My latest article is up at GCD:
It was Christmas time and I realized we’d been living in our home for about a year. Twelve months of learning a new city, a new job, a new church, and new friends. That last part had proven to be more difficult than I’d expected. While we’d hosted at least two dozen prospective friends for meals over that year, just two families had reciprocated. I’m no math whiz, but an 8% rate of return doesn’t feel very successful.
In lamenting the situation to a friend in our previous city, I confessed, “Why do I always have to be the one trying to connect? Why aren’t others reaching out to connect with me? I just want to be pursued by someone else for a change . . .”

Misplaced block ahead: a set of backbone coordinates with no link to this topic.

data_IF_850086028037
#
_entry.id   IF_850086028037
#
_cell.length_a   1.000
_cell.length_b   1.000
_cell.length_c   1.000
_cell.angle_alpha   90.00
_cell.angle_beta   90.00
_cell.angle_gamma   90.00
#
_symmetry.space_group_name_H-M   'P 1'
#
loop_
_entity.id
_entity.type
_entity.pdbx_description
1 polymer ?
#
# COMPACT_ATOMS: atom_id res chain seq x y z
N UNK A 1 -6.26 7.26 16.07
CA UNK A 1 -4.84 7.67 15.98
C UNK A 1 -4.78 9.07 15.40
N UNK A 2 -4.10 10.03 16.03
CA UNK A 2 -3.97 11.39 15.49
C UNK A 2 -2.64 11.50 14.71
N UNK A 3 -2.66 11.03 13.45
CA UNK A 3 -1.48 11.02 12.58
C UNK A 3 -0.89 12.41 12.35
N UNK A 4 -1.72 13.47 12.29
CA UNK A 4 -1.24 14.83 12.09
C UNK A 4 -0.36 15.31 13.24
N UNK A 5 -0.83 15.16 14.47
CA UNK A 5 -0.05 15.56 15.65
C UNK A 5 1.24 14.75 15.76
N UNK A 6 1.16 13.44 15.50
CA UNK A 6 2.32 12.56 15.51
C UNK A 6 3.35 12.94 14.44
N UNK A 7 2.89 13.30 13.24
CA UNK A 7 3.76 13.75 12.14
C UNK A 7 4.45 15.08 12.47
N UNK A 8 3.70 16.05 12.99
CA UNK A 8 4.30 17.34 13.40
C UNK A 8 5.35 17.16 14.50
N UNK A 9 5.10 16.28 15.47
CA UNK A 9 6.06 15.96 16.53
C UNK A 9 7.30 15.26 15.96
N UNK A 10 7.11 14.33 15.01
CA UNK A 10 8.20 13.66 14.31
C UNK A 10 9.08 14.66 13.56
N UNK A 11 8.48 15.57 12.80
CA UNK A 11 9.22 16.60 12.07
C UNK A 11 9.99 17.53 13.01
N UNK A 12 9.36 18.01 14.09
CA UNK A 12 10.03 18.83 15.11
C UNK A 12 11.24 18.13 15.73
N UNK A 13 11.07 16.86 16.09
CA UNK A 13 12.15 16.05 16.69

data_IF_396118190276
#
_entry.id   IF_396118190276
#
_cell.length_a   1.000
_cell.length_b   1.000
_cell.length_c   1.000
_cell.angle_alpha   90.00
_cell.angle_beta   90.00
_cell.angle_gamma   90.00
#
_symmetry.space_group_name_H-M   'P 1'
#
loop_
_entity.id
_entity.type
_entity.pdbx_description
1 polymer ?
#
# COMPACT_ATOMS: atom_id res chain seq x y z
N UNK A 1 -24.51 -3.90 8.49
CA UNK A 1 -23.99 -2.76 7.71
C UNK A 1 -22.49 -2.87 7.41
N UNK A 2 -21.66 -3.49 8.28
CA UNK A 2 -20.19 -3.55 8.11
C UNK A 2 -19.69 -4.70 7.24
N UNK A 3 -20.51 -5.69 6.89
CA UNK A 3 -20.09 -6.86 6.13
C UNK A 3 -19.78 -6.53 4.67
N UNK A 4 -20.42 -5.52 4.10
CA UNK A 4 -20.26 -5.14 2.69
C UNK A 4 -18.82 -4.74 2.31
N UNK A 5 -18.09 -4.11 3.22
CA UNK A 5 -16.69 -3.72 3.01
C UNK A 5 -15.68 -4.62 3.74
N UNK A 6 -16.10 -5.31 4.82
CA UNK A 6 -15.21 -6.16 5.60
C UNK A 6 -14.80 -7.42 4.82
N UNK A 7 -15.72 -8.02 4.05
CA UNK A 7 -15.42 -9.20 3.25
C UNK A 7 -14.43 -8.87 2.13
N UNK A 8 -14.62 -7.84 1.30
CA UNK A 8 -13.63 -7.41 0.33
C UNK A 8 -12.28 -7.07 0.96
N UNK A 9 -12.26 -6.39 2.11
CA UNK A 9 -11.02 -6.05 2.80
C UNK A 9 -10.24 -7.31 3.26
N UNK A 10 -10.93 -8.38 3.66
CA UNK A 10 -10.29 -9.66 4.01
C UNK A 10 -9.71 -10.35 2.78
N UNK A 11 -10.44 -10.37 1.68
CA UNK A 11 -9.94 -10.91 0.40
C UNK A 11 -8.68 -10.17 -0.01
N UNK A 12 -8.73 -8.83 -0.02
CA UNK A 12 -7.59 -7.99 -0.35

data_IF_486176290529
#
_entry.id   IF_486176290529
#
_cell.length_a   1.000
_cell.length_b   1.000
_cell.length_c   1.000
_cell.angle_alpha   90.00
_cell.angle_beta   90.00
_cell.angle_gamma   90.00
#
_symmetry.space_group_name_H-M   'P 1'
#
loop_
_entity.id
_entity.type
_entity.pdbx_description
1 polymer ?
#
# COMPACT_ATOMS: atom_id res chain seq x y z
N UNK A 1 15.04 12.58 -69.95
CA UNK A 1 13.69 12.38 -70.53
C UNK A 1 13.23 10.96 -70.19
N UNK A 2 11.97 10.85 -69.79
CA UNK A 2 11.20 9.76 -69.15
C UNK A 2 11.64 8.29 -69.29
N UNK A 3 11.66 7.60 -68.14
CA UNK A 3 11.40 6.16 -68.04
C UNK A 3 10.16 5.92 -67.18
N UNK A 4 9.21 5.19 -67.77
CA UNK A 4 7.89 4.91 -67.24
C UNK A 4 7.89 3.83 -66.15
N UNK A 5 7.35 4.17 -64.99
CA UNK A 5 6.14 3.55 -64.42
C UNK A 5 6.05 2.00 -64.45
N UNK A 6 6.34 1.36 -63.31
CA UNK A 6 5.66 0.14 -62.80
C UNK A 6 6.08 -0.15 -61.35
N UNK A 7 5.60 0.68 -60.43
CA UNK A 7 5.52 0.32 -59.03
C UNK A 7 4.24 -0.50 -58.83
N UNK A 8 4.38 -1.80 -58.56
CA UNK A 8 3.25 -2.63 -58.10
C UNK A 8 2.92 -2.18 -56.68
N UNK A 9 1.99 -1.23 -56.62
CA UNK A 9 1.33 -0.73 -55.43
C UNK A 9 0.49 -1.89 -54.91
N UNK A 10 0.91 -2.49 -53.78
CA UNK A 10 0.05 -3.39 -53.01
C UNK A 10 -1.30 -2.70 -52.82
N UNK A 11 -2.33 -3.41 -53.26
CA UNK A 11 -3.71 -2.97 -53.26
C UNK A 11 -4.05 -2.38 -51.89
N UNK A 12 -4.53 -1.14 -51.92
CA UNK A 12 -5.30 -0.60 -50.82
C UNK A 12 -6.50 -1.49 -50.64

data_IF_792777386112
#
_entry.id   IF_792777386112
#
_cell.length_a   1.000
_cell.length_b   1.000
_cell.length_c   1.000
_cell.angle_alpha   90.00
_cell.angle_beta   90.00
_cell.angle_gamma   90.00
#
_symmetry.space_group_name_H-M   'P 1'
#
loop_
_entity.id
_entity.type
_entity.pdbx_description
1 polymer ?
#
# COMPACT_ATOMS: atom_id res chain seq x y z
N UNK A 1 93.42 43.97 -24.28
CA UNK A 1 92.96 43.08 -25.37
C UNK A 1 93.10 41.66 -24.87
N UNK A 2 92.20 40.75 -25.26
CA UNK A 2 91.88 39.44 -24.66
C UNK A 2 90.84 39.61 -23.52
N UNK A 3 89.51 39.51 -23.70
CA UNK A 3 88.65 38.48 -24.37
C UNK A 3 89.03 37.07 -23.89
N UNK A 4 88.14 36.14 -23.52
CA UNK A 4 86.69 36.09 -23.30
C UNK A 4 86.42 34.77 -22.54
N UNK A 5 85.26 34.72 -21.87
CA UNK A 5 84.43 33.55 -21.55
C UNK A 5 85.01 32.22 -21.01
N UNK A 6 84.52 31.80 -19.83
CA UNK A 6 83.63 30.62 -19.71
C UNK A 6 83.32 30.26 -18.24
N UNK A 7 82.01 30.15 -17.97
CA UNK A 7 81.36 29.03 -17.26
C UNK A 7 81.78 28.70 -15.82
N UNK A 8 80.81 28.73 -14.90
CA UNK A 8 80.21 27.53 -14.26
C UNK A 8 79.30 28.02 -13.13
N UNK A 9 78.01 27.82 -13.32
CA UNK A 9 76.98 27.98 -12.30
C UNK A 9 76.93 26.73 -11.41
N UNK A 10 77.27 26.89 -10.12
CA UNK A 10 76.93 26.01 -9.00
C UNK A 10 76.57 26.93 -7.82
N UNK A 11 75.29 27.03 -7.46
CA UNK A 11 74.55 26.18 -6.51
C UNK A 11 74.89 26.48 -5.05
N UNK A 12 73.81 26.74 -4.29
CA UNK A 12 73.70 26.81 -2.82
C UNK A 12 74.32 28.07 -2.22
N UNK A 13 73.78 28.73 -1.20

In the years since I’ve thought a lot about those feelings. Growing up, I didn’t have what many people refer to as their BFF. Sure, I had friends, but I didn’t have this one lifelong best friend that other people seemed to have. During seasons of particular loneliness, I wrestled with God regarding this desire to be pursued.
As is the case with so many of my earthly struggles, this craving is only fully satisfied in Christ. Yet he created us as communal people designed to help meet one another’s needs. So while I must not prioritize earthly relationships over Jesus, I should and do wonder what else this desire has to teach me?